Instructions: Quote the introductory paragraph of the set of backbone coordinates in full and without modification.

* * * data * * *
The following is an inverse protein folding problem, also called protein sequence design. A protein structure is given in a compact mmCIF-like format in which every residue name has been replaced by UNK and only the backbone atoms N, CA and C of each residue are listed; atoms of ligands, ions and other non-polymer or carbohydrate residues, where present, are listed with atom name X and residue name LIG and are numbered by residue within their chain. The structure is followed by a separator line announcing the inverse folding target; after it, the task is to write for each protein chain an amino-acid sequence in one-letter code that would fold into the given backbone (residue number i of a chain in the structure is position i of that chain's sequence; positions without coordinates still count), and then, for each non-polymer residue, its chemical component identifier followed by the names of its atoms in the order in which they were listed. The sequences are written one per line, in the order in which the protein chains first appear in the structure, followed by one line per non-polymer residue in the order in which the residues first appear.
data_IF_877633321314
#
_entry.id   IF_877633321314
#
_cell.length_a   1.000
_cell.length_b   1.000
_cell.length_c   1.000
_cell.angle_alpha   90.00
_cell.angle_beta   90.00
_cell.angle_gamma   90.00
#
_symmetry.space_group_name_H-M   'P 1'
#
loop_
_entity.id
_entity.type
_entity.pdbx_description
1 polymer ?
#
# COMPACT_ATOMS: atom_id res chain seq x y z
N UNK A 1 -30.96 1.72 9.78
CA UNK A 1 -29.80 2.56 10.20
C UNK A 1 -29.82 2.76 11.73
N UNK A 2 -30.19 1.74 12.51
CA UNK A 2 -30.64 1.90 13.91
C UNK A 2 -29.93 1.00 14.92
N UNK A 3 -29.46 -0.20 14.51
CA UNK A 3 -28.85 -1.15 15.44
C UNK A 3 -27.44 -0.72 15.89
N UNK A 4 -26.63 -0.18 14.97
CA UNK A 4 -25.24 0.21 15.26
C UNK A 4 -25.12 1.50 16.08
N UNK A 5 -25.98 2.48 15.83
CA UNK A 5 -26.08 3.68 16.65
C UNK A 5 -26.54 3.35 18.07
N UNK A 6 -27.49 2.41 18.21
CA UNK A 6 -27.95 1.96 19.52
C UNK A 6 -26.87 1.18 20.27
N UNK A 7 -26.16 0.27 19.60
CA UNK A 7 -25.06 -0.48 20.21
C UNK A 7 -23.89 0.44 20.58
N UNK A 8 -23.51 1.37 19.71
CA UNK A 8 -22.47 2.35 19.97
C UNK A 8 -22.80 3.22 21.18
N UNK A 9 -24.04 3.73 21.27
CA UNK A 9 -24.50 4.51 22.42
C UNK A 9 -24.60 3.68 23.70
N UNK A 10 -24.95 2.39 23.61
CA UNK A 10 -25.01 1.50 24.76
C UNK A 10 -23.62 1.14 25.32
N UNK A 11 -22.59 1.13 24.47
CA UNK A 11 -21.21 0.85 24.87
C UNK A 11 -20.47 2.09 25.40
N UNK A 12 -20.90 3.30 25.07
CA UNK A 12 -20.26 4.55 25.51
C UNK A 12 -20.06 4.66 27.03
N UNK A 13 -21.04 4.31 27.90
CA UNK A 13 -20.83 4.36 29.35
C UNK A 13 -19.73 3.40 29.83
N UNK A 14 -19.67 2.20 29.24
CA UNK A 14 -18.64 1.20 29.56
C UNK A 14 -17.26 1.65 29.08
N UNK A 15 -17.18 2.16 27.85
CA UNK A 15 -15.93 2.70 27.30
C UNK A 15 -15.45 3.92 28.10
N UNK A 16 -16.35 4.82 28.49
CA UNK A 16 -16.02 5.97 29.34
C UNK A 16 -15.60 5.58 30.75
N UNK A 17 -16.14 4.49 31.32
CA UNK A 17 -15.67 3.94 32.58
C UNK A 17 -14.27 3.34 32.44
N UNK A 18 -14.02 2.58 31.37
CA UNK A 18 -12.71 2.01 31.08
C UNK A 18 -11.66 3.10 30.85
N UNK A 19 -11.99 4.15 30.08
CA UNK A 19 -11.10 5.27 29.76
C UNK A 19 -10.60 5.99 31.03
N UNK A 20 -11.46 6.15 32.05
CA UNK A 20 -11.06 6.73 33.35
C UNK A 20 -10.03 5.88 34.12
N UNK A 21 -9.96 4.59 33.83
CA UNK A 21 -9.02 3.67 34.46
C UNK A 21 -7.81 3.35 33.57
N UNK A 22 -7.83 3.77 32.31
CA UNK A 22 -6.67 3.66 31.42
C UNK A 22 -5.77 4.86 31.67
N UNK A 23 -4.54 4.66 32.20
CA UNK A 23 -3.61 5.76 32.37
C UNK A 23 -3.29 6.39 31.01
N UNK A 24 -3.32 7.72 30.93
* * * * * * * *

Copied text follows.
The following is an inverse protein folding problem, also called protein sequence design. A protein structure is given in a compact mmCIF-like format in which every residue name has been replaced by UNK and only the backbone atoms N, CA and C of each residue are listed; atoms of ligands, ions and other non-polymer or carbohydrate residues, where present, are listed with atom name X and residue name LIG and are numbered by residue within their chain. The structure is followed by a separator line announcing the inverse folding target; after it, the task is to write for each protein chain an amino-acid sequence in one-letter code that would fold into the given backbone (residue number i of a chain in the structure is position i of that chain's sequence; positions without coordinates still count), and then, for each non-polymer residue, its chemical component identifier followed by the names of its atoms in the order in which they were listed. The sequences are written one per line, in the order in which the protein chains first appear in the structure, followed by one line per non-polymer residue in the order in which the residues first appear.